"Here, give me those back," she said, holding one hand out. He obliged, handing her the screws, staring at her, trying to process her words. "No one ever said that being the Savior of Humanity would be easy, Dib. Or simple. Or black and white. You're the dumbass who assumed that when you started. It had to happen this way. Which, yeah, really sucks for you. But there really weren't a lot of other options."

Dib felt his teeth tighten together inside of his mouth at her words. He stuttered and stumbled at an argument but couldn't find any words for it. Instead he fell silent, leaning his hip against the table, watching as Gaz replaced the panels over his arm and trying to focus on her minute motions instead of his own thundering thoughts.

"Better?" She asked, finally releasing him.

Dib lifted his arm, flexed the fingers, feeling everything contract exactly how it was supposed to. Well, as much as it could being metal, anyway.

"Yeah, a lot better." And then, awkward, "thanks, Gaz."

"I guess I should have thanked you for trying to save me from Zim, anyway. Even if you sucked at it. So let's say that we're even, okay?" She planted her knuckles on one hip, raising at eyebrow at him.

"Heh. Fine. We're even."


Gaz turned away, heading for the basement door, her steps getting gradually quieter as she stomped up. Dib hadn't done anything much that day, but some quiet layer of exhaustion settled over him as he watched Gaz retreat back up the stairs. He let his robotic arm fall limply to his side, taking deep, calming breaths of the cool, musty basement air.

Finally he followed her.

As soon as Dib reached the top of the steps, he abandoned his plans to continue filling out college forms. His brain rattled around with half-formed thoughts, stretched emotions, and Gaz's already badly-remembered words. He pushed past the kitchen, past Gaz on the couch, and headed for the stairs to the second floor.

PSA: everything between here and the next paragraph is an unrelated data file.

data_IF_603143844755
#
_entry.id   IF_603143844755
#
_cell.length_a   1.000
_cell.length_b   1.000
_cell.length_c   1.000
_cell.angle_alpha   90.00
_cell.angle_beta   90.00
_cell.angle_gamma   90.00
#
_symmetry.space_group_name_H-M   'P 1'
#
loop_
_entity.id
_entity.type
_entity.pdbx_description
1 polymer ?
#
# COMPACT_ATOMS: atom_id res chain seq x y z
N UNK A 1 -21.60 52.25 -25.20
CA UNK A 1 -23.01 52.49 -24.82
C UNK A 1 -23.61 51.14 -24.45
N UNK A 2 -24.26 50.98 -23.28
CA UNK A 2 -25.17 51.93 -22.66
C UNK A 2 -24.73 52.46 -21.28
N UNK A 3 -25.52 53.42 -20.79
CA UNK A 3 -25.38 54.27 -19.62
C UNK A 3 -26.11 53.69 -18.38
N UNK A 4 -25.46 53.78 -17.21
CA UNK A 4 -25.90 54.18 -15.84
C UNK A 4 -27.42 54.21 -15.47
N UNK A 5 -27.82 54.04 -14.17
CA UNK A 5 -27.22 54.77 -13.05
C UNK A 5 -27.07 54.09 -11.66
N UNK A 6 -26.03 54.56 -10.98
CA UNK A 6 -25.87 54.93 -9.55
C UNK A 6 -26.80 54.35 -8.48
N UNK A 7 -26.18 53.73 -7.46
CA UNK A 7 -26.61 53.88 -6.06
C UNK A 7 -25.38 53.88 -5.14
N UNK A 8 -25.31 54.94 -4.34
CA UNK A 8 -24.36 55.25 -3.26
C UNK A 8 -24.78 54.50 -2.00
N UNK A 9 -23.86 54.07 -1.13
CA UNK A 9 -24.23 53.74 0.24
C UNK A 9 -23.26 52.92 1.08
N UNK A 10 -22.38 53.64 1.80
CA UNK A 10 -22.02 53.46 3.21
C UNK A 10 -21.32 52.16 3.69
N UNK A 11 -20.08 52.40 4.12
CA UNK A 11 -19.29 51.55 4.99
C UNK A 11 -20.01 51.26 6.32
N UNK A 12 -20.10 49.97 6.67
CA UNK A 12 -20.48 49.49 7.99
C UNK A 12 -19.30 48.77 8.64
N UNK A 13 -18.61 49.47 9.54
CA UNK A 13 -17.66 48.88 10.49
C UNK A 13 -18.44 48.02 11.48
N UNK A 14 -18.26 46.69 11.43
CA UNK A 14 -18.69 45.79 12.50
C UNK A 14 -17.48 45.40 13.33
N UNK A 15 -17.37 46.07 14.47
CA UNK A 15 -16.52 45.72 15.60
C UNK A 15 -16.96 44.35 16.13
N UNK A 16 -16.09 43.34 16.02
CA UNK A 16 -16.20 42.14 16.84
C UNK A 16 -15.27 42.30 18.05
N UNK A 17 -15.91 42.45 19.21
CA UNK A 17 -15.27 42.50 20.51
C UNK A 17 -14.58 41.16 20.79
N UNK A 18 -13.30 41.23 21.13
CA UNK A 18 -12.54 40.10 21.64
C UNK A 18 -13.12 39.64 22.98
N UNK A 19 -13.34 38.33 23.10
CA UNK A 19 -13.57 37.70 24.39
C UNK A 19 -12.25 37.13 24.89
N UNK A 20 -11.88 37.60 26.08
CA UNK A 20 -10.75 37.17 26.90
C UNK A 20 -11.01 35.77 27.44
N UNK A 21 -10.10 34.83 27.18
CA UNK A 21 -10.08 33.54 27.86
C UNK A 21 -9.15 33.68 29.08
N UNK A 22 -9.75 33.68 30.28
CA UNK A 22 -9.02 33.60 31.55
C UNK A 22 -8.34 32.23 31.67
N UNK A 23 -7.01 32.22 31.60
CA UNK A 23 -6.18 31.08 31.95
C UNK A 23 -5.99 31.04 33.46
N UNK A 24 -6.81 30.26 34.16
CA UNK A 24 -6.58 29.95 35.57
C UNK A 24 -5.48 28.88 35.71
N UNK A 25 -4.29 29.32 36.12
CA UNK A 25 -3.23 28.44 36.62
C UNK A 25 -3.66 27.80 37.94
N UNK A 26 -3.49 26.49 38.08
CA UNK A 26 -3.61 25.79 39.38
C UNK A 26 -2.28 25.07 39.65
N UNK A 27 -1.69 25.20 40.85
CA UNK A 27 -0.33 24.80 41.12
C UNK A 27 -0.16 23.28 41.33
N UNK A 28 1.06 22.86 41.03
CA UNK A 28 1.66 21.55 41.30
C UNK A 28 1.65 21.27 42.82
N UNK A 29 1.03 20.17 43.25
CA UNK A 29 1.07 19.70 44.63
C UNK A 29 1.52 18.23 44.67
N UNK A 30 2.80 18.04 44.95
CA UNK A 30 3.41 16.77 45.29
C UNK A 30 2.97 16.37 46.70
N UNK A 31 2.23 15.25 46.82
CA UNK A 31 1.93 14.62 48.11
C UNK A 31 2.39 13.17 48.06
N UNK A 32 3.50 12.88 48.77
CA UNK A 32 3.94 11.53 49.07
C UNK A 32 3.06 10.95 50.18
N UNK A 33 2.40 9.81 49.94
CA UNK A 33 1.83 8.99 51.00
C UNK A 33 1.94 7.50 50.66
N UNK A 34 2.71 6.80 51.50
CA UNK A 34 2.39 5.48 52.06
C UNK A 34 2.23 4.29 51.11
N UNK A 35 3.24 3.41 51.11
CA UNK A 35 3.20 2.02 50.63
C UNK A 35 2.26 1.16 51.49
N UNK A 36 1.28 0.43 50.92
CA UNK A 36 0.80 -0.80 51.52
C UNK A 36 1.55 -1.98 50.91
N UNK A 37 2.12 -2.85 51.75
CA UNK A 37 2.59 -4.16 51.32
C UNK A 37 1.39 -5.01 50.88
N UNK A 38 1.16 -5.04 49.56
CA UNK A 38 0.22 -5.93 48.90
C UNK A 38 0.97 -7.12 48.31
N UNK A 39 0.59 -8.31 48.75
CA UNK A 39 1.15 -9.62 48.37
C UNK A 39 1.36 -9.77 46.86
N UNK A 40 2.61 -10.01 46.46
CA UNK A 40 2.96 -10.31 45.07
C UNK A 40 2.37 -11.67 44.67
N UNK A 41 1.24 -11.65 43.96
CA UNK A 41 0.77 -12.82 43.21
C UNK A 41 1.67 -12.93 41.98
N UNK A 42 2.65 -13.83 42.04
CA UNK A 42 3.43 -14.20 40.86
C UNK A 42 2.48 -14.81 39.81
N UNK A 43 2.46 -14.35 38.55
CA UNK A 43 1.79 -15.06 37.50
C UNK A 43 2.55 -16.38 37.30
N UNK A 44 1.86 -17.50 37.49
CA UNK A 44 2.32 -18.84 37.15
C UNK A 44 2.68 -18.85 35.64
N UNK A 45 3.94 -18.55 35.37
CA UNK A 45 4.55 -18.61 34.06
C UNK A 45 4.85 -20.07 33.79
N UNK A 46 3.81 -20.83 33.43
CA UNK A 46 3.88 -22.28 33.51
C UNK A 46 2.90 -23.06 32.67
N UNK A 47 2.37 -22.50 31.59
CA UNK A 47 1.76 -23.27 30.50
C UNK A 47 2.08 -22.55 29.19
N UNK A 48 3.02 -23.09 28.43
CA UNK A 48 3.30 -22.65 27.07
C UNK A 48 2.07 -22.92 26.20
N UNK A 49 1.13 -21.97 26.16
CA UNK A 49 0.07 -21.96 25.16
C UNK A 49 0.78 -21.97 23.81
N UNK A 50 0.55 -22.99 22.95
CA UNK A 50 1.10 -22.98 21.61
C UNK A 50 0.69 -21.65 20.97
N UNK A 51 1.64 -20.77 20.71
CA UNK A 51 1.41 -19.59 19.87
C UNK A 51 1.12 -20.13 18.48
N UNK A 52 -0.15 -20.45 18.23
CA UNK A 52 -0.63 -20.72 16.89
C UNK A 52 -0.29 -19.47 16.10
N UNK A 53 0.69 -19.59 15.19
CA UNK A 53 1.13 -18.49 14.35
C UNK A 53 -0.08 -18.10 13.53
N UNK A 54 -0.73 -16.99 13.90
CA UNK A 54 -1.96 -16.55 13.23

His bedroom was just as he'd left it, the window still tightly locked. Dib's arm was working much better now, and he was able to slide the pane of glass over his bed open with only one hand. Then again, the last time he'd tried to open the window was when he was a kid, so maybe he was just stronger now in general.

Dib stuck his head out the window, reaching up to grab the gutter that lined the roof. It took a bit more maneuvering than he remembered – being taller and heavier didn't help – but with minimal scraping and flailing Dib managed to lever himself up onto the roof.

Dangling his legs off the side, Dib settled down on the eastern side of the house. He crossed the tips of his boots, looking out across the landscape. The sun had already inched down below the horizon, casting a streaked orangey-yellow pallor over the town. Here and there lights were coming on down in the city, tall buildings glowing and car headlights scooting back and forth like neon ants through the streets.

Tipping his head back, Dib saw that Venus was already shining its pinprick light above the mountains beyond the town.

The world had certainly kept turning, whether Dib liked it or not. There it was, all out before him, spread like a map in perfect view from the roof of the Membrane house. He looked down at the robotic arm, flexed the artificially strong fingers.

He didn't have a lot of excuses left, he realized. Zim was really gone now. No longer rotting in a tube, terrorizing anyone, taking over the world.

Gaz was…well, Gaz was still there, he supposed, but that was really the most he could ask.

There was one less thing out there hurting people, and that had to count for something, right?

There wasn't anything else for Dib to do. Nothing but move forward, that is. Nothing but get on with his life, one tiny little day at a time. Nothing but find a new place in the turning world that wasn't defined by that screaming Irken he'd met so long ago.

It was some closure. Tiny. But something. He was free.

Dib leaned back, lying down on the rooftop still hot from the fading sunlight. He stared up at the faintly purple sky, watching the stars blink quietly one-by-one into existence.